Kidney-Friendly Candy for Dialysis Patients
Eating candy is not only for holidays such as Halloween or Valentine’s Day. Sweets are enjoyable all year ‘round. Candy seems to be everywhere–from a coworker’s candy jar to the checkout register at a restaurant–easily triggering a sweet tooth. People generally experience a craving for candy, but for those on a kidney-friendly diet, there are some candies that are better suited than others.
For people with chronic kidney disease (CKD), some candies can be too high in phosphorus, potassium or sodium, which is restricted on the kidney diet. The change in diet can be challenging, but that doesn’t mean you can’t have candy at all. It's all about making smart choices.
Phosphorus, potassium, sodium and candy
Many popular candies happen to be of the chocolate and nut variety, which contains phosphorus and potassium. Because people with kidney disease cannot remove excess phosphorus and potassium from their blood, it can be dangerous. Too much phosphorus can cause a person with kidney disease to develop bone and heart problems, low blood calcium and the hardening of tissues. That's why it's important to choose candy that's low in phosphorus.
Potassium is a mineral as well, but it controls nerve and muscle function. The heart is one very important muscle that beats normally because of potassium. Because kidney function is minimal in people with kidney disease, potassium can build up in the body. This can cause nausea, weakness and heart failure. Learning about the kidney diet will help you know which candies are low in potassium.
Candy for people with chronic kidney disease
There are candies that are okay for people with CKD and those on dialysis. To see if a candy is acceptable, check the nutrition label on the candy’s package to make sure it is low in phosphorus and sodium. Because phosphorus and potassium aren’t always listed on nutrition labels, refer to this list of some candies that are kidney-friendly.
- Hard candy
- Jolly Ranchers®
- Lemonhead® candies
- Candy canes
- Sugar-free hard candy (ideal for people with diabetes)
- Charms® sour balls
- Lollipops (Dum Dum Pops® or Charms® lollipops)
- Smarties® (known as Rockets® in Canada)
- Mike and Ike® candy
- Jelly beans
- Gummy Bears and fruit slices
- Hot Tamales®
- Peeps® marshmallows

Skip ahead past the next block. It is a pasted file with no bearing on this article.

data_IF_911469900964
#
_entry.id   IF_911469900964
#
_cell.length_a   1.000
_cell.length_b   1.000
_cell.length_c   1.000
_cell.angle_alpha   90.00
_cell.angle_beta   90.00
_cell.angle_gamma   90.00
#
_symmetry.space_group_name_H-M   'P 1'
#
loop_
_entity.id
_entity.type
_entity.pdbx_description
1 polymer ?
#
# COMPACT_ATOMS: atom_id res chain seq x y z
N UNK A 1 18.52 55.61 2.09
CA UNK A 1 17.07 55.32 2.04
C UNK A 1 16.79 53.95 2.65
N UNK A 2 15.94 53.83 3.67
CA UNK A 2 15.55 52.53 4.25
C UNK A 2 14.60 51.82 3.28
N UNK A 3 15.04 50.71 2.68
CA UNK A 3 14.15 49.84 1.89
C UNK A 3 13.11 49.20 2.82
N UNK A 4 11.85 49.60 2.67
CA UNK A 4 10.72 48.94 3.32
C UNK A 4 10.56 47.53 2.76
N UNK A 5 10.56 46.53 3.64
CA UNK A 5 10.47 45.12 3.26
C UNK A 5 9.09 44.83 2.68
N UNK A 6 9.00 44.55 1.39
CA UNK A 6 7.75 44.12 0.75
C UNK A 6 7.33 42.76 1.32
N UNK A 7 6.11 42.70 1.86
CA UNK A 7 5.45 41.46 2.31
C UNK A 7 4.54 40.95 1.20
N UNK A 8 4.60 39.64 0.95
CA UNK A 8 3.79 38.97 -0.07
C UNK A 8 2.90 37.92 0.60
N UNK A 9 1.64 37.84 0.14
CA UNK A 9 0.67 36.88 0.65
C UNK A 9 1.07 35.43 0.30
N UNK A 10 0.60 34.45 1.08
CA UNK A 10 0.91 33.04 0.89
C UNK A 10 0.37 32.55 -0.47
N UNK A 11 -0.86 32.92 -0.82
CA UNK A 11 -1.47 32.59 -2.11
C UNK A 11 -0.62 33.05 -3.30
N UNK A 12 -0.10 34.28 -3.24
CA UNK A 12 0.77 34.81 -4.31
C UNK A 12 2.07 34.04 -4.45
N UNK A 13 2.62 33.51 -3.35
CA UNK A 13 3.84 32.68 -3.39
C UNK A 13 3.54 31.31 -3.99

- Now and Later®
- Conversation hearts (usually found around Valentine’s Day)
- Air Heads®
- Laffy Taffy®
- Peach and apple rings
- Sour Patch® Kids®
- Shortbread cookie-type candy
- Fondant (type of cake icing)
Candy to limit on a kidney diet
Like many foods on the kidney diet, some candies are okay in limited amounts and frequency. Guidance from your renal dietitian may help you learn which candies with a bit of chocolate or other limited ingredients you can eat every so often. Below are some candies that can be eaten by people with CKD or on dialysis in limited amounts.
Note: Chocolate and nuts contain high amounts of phosphorus and potassium. Your dietitian can help you determine which candies are acceptable or not.
- Caramel treats
- Caramel apples
- Werther’s Original® hard candy
- Caramel-coated popcorn
- Chocolate wafer candy bars
- Chocolate-covered peppermint candies
- Chocolate candy bars
- Milk, dark or other types of candy bars containing chocolate or cocoa
- Chocolate and nut candy bars
- Snicker’s® candy bar
- Candy bars that contain nuts
- Pay Day® candy bar
- Candy bars that contain peanut butter
- Reese’s® Peanut Butter Cups, pieces, etc.
If you choose to eat these candies, consider having the smaller or bite-size versions, and eat only one piece occasionally.
Candy, diabetes and chronic kidney disease
For people who have diabetes and CKD, the approach to candy can be slightly different. Your diet consists of foods that help manage your blood glucose levels and control the amount of waste and fluids in your blood. People with diabetes and CKD may be asked to avoid or limit the amount of candy they eat to help control blood sugar levels. Candy bars, hard candy, jelly beans, gum drops and chocolate are some of the sweets you are asked to cut back on.
If you have diabetes and are on dialysis, you will follow the diabetic dialysis diet. Similar to the diabetic diet for people with good kidney function, the main goal is to manage blood glucose levels with medication, diet and exercise. Carbohydrates increase blood glucose, but by knowing how much carbohydrate you should have at each meal and snack, you may be able to include some candies. Some sugar-free candies are lower in carbohydrates, so that may be a good choice. Others contain high amounts of carbohydrates, even though some candy is made with alternative sweeteners. Your dietitian can help you learn which candy contains too much phosphorus or potassium and should be avoided.
In addition to eating candy for enjoyment, you may want to have some sugar-containing hard candy to eat if low blood sugar occurs or to provide you with extra carbohydrates during intense or prolonged exercise.
Candy can help control thirst and add calories on the dialysis diet
Fluid is usually limited for dialysis patients. People become thirsty and need an alternative to drinking water or other liquids. Sucking on hard candy and sour candies can help control thirst. A person’s mouth becomes moistened and this will often stop someone from overloading on liquids.
In addition to helping control thirst, candy for people with kidney disease can be used to add calories to their kidney diet. Some people on dialysis may need to boost their calorie intake, and adding a small amount of candy may be a good way for a person to achieve their goal.
Some candies can be too high in phosphorus or potassium for those on a kidney or dialysis diet. But there are many candies that are OK in limited amounts. Look at the label before you eat candy. Your dietitian can also help you determine how to enjoy your old favorites from time to time.